AARP members from across Pennsylvania today called on state officials to provide additional support for the 1.6 million family members providing care to older adults at home at a state capitol rally in Harrisburg.
More than 150 AARP members were joined at the event by Secretary of Aging Teresa Osborne; Andy Carter, President and CEO of the Hospital and Healthsystem Association of PA and state lawmakers who support HB 1329, the PA CARE Act.
“We’re all here to recognize a silent army that performs a great labor of love each and every day,” said AARP Pennsylvania State Director Bill Johnston-Walsh. “Family caregivers work tirelessly caring for aging parents, spouses, and other loved ones so that they can continue living independently, with dignity, at home—where they want to be.”
Pennsylvania’s 1.6 million family caregivers statewide currently provide 1.54 billion hours of unpaid assistance annually with a staggering value of $19.2 billion, according to an AARP study.
“If you aren’t a caregiver now, chances are you were one in the past, or you will be one in the future,” he said. “Without the help of family caregivers, too many of our seniors would end up in costly institutions—often paid for by the state, through Medicaid.”
Johnston-Walsh said common sense solutions would make a world of difference for family caregivers statewide. He called for:
• Senate approval of HB 1329, the PA Caregiver Advise, Record, Enable (CARE) Act, that was introduced by State Rep. Hal English and passed by the House in June. Similar legislation has been approved in 16 states.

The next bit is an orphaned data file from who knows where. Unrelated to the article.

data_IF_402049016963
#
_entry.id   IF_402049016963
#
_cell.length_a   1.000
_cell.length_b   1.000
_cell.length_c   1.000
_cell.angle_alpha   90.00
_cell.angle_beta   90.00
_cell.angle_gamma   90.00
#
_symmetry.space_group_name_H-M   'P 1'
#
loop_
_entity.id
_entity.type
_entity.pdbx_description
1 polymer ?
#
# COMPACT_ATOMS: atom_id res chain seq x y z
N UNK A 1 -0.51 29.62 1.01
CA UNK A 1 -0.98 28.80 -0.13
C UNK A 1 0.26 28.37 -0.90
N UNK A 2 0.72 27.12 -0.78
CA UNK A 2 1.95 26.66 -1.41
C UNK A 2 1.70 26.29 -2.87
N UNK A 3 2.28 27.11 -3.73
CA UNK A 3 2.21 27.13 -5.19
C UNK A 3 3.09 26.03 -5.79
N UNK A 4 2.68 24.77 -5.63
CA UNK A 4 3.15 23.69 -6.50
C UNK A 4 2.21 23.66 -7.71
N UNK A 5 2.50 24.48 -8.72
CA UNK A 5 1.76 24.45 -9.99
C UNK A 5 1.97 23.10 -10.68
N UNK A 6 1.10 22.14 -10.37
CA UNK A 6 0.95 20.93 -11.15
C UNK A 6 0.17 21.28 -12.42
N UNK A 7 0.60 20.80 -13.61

• Ensuring that caregivers have access to the right resources in the community, like home care and adult day care services. That means additional support for Pennsylvania’s existing home and community-based services funded with state lottery proceeds.
Caregiver Shares Moving Personal Story
At the rally, caregiver Tamesha Keel of Carlisle described how she served as the primary caregiver for her mother for the last 2.5 years of her life, which inclu
ded being diagnosed with moderate Alzheimer's followed by stage 4 breast cancer—all while maintaining a full-time job.
“Despite the challenges, I am so grateful to have had the opportunity to be with my mother and create precious memories,” she said. “I would not trade that experience for anything in the world.”
“I firmly believe that more resources are needed for caregivers due to the significant responsibility that they have in caring for loved ones,” she added. “To all of the caregivers out there, just know that your tremendous labor of love is not in vain.”
New Report Demonstrates Value of Family Caregivers
AARP Pennsylvania State President Jim Palmquist reviewed a new AARP Public Policy Institute study, Valuing the Invaluable: 2015 Update that shows family caregivers in 2013 provided 37 billion hours of care nationwide —worth an estimated $470 billion.
Highlights of the study include: